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Re: ext3 patch for 2.4.6 (plain or ac1)

The machine I was doing this on has 2G of memory -- when you had said
"memory boundary conditions" I thought you meant in software -- not
hardware.  This system has been rock solid banging the heck out of the disks
for months on ext2.
(Gbyte datasets flying around -- both read and write).
Seeing as how a raid resync is really hitting the write buffers hard and an
fsck is hitting the read buffers hard that might be where it hits  a
problem -- after I waited for the raid resync to finish the fsck worked
fine.  But then it barfed on tiobench.
I've got a little leeway right now with doing some testing on this machine
(most people are on vacation for the next week or two).

Just say that you think it's "stable" and I'll give it another whack -- I'd
just like a little warm fuzzy to know that I'm not wasting my time.

----- Original Message -----
From: "Andrew Morton" <andrewm uow edu au>
To: <ext3-users redhat com>; "Mike Black" <mblack csihq com>
Sent: Wednesday, July 04, 2001 12:06 PM
Subject: Re: ext3 patch for 2.4.6 (plain or ac1)

> Mike Black wrote:
> >
> > When you say "looking good" do you mean bug-free?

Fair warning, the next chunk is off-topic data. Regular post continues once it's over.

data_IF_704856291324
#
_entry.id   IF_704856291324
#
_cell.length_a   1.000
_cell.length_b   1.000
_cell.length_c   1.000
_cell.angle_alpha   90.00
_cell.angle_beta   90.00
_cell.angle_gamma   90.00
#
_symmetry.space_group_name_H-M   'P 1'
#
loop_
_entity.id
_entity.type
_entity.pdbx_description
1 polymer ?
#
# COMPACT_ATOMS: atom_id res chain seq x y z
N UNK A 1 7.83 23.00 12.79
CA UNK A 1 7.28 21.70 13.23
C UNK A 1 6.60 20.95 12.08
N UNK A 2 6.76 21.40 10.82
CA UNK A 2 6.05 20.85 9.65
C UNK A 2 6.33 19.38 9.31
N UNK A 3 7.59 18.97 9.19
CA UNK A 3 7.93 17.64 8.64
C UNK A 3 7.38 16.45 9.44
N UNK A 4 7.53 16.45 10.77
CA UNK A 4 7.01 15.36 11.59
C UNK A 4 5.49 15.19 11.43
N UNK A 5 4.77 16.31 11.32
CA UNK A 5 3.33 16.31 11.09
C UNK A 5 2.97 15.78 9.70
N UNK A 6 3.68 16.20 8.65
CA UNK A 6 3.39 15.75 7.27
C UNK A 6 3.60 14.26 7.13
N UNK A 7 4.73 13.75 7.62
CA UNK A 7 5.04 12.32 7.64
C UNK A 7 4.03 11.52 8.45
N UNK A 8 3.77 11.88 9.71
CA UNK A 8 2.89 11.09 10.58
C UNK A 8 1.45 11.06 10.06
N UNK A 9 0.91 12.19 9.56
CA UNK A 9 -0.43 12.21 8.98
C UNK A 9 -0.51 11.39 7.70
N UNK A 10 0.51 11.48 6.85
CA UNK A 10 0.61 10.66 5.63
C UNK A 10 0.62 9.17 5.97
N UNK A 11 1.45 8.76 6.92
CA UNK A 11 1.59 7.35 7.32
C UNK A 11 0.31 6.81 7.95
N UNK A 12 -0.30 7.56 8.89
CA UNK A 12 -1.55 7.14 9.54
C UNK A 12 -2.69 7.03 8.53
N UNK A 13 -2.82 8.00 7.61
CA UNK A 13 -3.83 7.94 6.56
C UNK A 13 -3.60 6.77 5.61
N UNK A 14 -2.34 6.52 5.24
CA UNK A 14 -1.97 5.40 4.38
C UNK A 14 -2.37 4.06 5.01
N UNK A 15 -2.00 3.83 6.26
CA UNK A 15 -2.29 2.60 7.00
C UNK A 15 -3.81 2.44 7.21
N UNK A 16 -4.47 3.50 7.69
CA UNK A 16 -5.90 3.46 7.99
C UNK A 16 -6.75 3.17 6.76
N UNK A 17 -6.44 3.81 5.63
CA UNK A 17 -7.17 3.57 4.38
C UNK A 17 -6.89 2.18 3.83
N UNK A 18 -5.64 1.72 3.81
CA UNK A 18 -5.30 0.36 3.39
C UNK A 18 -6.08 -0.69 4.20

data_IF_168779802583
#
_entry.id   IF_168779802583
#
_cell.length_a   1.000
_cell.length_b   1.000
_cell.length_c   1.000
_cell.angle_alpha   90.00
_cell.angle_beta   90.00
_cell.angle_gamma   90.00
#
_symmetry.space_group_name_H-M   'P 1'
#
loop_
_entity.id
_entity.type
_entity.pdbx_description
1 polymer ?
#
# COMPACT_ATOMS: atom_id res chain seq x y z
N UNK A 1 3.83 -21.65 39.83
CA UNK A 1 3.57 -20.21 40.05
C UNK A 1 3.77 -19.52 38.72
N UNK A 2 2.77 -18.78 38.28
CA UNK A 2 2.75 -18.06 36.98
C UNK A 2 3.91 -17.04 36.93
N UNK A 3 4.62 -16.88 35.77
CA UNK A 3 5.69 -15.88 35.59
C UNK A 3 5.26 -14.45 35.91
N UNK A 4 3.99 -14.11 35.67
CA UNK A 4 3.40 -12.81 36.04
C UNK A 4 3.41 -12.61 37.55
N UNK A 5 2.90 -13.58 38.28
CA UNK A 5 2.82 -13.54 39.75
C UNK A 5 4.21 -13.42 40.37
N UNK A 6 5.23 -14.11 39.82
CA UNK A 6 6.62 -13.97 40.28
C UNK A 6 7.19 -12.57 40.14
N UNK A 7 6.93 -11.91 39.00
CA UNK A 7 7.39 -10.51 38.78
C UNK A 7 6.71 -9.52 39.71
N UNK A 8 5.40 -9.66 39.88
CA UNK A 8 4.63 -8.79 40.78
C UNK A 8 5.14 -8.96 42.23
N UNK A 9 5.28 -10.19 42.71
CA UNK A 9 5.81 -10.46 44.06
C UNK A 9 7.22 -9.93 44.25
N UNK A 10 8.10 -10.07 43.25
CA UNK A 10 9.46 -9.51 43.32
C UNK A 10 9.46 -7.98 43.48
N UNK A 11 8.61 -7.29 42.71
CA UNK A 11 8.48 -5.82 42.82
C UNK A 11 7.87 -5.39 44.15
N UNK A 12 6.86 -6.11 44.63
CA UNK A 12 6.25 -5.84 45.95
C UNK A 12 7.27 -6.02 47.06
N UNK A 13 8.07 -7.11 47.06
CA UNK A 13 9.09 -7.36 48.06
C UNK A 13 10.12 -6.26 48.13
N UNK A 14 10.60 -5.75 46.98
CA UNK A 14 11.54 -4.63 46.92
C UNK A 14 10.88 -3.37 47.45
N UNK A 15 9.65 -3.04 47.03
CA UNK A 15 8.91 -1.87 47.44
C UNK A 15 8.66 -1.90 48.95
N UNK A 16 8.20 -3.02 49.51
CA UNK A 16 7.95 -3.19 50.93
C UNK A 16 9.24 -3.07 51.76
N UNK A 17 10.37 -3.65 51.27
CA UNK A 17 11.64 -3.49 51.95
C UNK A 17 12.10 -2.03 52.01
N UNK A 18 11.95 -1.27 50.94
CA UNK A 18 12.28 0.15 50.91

> > When I was testing the latest it barfed on my system while doing a raid1
> > resync and fsck at the same time (previous emails described the
> >
> > I can test it again if you think it's supposed to be better able to
> > the boundary memory conditions.
> We never got to the bottom of that (I think).  It wasn't clear
> whether it was a hardware problem or not.
> But yes, 0.0.8 will do bad things if the system seriously
> runs out of memory.  The current development tree works
> around out-of-memory problems in a brute-force manner (ie:
> it simply retries) and that appears to work very much better.
> We still have problems with memory shortage in data=journal
> when doing nutty things to machines with 64 megs of memory;
> I'd recommend you stick with the default mode, data=ordered.

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